Representative Kelly agreed that this was an important                         
matter and he supported the concern.                                           
Co-Chair Therriault advised that the fiscal note would need                    
to be recalculated in order to reflect the two less members                    
on the commission.  Representative J. Davies stated that                       
there should only be one fiscal note originating from the                      
Office of the Governor.                                                        
Representative Mulder MOVED to report CS HB 408 (FIN) out                      
of Committee with individual recommendations and with the                      
revised fiscal note.  There being NO OBJECTION, it was so                      
CS HB 408 (FIN) was reported out of Committee with a "do                       
pass" recommendation and with a fiscal note by the Office                      
of the Governor.                                                               
(Tape Change HFC 98- 121, Side 2).                                             
HOUSE BILL NO. 369                                                             
"An Act relating to Medicaid coverage for certain                              
eligible children and pregnant women; relating to                              
primary care case management and managed care services                         
as optional services and to premiums and cost-sharing                          
contributions under the Medicaid program; establishing                         
the Healthy Families Alaska program; and providing for                         
an effective date."                                                            
FAMILIES, FAIRBANKS, read a letter from one of her clients                     
who had participated in the Healthy Families Program and                       
which had helped her make it through serious and difficult                     
times successfully.                                                            
FAMILY SUPPORT WORKER, FAIRBANKS, testified in support of                      
the Healthy Families Program and the success it has                            
manifested in many children's lives.                                           
spoke to the challenges that new families have in outreach.                    
The Healthy Families Program has offered prevention and                        
education for those potentially abusive parents.  Children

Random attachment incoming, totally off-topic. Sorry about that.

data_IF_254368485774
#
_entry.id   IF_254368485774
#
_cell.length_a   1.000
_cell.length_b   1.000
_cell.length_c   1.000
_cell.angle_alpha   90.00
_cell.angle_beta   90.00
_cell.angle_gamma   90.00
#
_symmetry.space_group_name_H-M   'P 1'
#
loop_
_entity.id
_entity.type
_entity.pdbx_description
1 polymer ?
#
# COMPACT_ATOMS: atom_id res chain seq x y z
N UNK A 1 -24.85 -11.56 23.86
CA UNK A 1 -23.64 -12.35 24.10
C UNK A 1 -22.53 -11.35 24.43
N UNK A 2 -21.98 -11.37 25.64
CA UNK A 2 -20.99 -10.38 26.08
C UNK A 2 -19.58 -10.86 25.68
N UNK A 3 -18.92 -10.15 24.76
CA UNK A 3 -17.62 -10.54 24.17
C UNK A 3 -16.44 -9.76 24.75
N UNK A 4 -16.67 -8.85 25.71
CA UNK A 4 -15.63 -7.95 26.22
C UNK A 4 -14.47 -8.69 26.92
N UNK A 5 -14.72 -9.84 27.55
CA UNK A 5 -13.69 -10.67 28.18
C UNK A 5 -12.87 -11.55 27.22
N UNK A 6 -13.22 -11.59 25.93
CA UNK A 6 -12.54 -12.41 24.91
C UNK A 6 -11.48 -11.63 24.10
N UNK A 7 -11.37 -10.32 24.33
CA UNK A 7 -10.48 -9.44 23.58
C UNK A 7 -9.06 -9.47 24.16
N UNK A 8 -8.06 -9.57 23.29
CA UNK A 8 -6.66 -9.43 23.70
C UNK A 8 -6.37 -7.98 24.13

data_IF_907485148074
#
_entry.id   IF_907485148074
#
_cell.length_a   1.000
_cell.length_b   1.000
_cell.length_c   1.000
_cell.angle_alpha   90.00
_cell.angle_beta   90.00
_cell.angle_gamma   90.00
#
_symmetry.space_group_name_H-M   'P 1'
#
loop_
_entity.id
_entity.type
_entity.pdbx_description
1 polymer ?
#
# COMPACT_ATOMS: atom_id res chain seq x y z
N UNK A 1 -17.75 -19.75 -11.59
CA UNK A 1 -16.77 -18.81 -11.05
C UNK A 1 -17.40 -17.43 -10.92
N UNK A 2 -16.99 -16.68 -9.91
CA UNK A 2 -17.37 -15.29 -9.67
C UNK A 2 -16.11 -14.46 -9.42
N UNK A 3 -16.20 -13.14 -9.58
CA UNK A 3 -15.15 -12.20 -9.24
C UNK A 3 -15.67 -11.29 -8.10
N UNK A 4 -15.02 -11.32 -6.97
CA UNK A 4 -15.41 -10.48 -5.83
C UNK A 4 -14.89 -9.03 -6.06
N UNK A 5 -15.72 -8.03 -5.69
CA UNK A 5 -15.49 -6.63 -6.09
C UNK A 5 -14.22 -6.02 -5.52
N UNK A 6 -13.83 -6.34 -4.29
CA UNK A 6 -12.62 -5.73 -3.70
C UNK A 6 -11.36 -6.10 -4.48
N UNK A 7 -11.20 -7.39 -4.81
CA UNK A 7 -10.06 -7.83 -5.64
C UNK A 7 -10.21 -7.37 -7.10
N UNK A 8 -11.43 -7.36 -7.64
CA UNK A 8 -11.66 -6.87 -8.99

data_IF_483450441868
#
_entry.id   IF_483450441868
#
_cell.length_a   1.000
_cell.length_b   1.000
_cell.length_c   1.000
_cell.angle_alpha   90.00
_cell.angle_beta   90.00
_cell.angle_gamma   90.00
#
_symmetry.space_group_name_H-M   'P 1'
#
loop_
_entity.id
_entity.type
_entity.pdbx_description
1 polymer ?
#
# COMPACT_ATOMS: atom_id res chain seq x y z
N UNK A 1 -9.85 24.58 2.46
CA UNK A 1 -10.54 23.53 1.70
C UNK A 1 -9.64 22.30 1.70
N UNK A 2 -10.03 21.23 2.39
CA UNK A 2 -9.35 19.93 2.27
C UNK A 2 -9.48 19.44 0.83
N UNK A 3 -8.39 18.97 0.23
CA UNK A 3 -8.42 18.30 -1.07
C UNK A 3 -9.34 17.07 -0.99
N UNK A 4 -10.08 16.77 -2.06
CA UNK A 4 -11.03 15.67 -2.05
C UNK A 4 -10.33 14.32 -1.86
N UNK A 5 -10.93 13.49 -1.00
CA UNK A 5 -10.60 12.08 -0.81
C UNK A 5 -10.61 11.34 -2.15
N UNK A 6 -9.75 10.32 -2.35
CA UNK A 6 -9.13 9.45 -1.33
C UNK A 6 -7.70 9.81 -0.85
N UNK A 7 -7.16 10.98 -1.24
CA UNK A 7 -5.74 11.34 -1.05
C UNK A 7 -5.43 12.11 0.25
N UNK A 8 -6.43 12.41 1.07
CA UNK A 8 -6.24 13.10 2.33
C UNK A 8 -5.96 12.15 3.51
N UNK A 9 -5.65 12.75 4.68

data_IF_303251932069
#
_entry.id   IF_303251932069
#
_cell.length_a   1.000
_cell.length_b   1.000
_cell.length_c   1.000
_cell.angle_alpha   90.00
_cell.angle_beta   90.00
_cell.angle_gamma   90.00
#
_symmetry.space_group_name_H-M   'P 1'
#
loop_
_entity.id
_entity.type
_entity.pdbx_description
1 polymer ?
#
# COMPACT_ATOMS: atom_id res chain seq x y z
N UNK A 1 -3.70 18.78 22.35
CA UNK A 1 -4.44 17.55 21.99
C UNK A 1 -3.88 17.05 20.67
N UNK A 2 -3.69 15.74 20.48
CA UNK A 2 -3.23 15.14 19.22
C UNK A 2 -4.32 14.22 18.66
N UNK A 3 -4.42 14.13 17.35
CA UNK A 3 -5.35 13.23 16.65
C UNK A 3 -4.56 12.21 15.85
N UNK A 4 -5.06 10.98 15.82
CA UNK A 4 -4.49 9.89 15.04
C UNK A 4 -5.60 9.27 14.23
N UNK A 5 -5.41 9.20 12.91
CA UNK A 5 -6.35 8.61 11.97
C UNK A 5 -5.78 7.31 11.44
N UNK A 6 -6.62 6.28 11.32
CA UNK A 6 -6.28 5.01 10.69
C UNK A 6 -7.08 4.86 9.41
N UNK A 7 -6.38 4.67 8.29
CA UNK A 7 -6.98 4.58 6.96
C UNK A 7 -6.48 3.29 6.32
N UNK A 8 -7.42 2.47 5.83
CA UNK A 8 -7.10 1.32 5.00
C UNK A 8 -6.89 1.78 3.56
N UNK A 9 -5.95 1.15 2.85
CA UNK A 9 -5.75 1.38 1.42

require special attention to begin the developmental                           
process in an optimal fashion.  The original version of HB
369 would expand Medicaid coverage to poor children with                       
family's income of up to 200% of the federal poverty level.                    
She continued, as more families move from welfare to work,                     
it is appropriate to assist them in becoming self-                             
sufficient by making affordable health care coverage                           
CONSULTANT - HEALTHY FAMILIES, FAIRBANKS, urged members to                     
reinstate the language of the original HB 369.  That would                     
place the Healthy Families Program back into State statute                     
and authorize Medicaid payments for those families out of                      
The families, which the program works with rarely, contact                     
the agency for help.  A health care provider, with the                         
family's consent, usually refers the family to a program                       
assessment worker.  Home visits are reserved for only those                    
families that really need it.  She stressed that the                           
program is voluntary and there is tremendous out-reach                         
associated with it.  She urged Committee members to expand                     
this program because it works.                                                 
SOCIAL SERVICES, provided the Committee with a background                      
of the legislation.  Last fall, Congress passed the Kennedy                    
Hatch bill which enacted the child health insurance                            
program.  The program made federal money available to                          
states to expand health care coverage for uninsured                            
children.  Alaska's allotment from the federal legislation                     
is $5.6 million dollars which requires a state match of $2